Sunday, December 6, 2009

Where to now?

Having dipped a tentative toe in the water I've discovered that it's all very well to create a blog, tell everyone that it's up and running, then sit back and stare at it. What, I wondered, happens next? People have said that they will follow progress with interest - and (I'm new to this, remember) I began to understand that there's more to blogging than introducing yourself, rummaging through the files for a half-way decent photograph, and waiting for developments. Progress is expected, and the question is - what kind of progress?

What is a blog for? Perhaps it's self-puffery - babbling on about yourself and your doings. Yep, it's that all right. People are usually worth listening to if you get close enough to find out what makes them hum. Anyone who gets out of bed most mornings with glad cries because he or she has something tempting to do that day is an interested, and therefore an interesting, person. My motivation for starting a blog was to tell people about the exhibition in March, so there you are - self-puffery.

A blog can be a diary. Time was when people's lives were archived in the form of oral history, or long letters and documents sometimes discovered in old trunks in attics by later generations, or biographers on the hunt. There are no longer attics, or old trunks, and papers don't lie around for long enough to become significant. Really interesting or important people of the past would have been bemused had they known that not only their letters but also their postcards and shopping lists would be preserved, to form a picture of lives once led. Nowadays our letters are ephemeral, too often trivial and ill-considered, and dealt with and deleted with a click of the mouse, but our blogs are out there, everywhere, forever. Sobering thought. But how about this fascinating possibility: perhaps the ether of the internet will one day be the dusty attic of the future, and in a century or two people will be trawling through the gazillions of blogs being generated today. We may be contributing our two-cents worth to posterity after all.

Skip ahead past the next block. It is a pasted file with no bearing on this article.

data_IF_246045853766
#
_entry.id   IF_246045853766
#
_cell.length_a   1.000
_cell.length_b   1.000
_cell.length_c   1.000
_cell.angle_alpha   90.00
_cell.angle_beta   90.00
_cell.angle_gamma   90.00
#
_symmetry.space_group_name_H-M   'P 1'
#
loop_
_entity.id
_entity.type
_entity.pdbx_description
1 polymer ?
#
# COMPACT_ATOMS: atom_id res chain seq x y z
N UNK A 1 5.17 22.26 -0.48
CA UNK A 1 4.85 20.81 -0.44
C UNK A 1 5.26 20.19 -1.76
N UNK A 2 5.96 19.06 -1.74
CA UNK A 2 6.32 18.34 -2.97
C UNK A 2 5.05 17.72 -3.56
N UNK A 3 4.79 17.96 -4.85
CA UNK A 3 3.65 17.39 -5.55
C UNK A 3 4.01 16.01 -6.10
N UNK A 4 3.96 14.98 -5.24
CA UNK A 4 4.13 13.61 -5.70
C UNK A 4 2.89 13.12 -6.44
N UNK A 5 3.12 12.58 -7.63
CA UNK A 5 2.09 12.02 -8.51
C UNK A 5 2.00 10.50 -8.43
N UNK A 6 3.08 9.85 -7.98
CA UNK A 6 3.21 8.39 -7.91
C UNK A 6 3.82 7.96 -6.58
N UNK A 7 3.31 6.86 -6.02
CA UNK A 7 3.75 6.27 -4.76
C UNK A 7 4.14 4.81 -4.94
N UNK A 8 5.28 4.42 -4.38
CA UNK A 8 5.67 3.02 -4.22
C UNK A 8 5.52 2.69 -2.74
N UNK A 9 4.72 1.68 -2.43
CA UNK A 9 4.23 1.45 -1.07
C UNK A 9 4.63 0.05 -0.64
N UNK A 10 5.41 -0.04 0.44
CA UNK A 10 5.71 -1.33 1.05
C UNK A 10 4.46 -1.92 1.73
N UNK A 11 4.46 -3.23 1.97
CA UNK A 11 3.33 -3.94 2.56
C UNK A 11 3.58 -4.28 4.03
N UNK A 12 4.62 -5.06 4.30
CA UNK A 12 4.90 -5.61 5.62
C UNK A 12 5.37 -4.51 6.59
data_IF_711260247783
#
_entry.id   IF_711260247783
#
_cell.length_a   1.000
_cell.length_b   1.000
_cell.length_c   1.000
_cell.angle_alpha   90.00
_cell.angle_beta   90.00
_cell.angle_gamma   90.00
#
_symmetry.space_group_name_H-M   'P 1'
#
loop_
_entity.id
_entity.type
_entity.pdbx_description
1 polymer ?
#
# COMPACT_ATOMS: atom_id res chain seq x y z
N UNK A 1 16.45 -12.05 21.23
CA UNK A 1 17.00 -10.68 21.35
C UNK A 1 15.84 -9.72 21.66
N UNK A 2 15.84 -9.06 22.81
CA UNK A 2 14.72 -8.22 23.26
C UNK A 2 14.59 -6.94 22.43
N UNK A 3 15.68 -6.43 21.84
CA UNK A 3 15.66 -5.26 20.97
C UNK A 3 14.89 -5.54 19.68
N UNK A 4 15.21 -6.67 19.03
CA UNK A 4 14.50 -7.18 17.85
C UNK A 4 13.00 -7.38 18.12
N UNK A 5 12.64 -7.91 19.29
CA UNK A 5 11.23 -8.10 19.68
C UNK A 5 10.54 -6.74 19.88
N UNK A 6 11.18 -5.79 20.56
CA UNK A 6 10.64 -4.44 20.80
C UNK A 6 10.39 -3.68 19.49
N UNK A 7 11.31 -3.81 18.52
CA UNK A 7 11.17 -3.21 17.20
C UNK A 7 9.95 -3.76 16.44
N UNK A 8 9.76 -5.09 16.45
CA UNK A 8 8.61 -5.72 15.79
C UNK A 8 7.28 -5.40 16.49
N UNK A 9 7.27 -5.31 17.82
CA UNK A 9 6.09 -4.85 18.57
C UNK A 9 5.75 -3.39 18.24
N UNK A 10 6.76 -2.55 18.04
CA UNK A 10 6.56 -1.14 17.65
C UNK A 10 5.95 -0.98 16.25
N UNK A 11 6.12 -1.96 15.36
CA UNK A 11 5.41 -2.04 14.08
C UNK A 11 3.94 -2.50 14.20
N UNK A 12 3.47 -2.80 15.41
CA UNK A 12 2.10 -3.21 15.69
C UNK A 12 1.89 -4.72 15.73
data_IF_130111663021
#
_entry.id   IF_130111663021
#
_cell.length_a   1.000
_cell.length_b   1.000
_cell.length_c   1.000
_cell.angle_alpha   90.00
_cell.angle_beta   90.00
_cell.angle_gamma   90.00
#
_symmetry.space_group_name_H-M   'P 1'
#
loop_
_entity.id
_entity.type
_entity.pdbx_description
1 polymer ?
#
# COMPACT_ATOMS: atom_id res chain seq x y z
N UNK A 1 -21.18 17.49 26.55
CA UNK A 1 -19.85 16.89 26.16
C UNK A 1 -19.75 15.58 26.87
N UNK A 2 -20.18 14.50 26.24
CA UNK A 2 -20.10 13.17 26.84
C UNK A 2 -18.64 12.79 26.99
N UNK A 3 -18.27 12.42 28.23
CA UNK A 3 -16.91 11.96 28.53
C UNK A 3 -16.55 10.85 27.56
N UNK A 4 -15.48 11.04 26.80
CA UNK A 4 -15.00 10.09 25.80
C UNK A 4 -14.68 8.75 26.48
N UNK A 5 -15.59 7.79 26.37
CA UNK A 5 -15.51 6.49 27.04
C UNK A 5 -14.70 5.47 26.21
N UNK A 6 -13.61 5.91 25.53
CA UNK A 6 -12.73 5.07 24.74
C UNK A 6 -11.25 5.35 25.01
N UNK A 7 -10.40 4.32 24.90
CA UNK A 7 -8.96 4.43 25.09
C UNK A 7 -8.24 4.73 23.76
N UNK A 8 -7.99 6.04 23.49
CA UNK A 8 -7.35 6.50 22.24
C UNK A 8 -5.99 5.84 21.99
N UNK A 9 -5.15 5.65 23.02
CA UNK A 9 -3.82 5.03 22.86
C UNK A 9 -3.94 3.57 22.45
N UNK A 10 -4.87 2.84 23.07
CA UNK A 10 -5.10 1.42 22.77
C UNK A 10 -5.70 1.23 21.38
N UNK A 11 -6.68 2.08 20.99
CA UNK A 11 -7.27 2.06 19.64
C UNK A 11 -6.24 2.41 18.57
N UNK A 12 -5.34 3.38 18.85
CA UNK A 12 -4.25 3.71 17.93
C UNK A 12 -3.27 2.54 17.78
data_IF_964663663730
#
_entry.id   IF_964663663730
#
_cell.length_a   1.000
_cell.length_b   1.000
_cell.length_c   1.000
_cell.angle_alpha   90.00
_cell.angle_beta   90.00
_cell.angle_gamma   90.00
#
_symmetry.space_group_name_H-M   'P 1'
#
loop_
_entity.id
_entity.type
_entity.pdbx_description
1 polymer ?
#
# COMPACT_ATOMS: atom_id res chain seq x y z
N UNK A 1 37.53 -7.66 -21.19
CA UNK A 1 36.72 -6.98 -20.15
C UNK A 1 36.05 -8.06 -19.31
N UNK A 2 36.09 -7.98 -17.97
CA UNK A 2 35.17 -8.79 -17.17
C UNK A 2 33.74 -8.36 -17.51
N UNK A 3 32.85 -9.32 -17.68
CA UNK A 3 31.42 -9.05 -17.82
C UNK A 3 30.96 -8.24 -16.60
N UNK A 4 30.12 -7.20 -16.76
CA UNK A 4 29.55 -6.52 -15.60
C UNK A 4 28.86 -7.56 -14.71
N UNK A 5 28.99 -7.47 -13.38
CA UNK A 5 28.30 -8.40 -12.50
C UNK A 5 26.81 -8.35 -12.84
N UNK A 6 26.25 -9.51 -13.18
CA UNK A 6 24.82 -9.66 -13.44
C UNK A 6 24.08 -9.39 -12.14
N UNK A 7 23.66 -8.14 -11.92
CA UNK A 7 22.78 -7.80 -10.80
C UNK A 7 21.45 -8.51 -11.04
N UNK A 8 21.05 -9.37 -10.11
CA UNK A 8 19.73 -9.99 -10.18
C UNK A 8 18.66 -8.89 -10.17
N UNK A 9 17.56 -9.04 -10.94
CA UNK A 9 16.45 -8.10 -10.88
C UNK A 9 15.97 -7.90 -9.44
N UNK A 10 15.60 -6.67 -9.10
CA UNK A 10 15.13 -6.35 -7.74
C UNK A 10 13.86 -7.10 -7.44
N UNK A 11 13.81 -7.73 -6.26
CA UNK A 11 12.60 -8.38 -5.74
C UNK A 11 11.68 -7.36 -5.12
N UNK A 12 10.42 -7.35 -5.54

A blog can be a forum for self-expression - that age-old excuse for having a rant or a whine. The need to express yourself is one of the basic motivations for hopeful writers because it harnesses a wellspring of energy and allows them to release it creatively. Anything that gets you going is worth a try. Maybe the spleen needs venting. This is the organ responsible for keeping the blood in good order, and if it isn't doing its job you become bad-tempered and spiteful - what our great-grandmothers called "liverish" as they ladled castor oil down the throats of their wailing children. But no, not in a blog; why inflict vented spleen on everyone else, you just come across as cranky. Memo to self: leave the spleen out of it.

A blog gives you a self-indulgent chance to say what's on your mind on a given day. However, faced with this enormous, world-wide forum the mind can suddenly take fright and go blank. There are areas you don't want to venture into: for example, family and friends are off limits for me. Laurence J. Peter (he wrote The Peter Principle) said that "if a cluttered desk is the sign of a cluttered mind, what is the significance of a clean desk?" You should see my desk just now - it is pristine.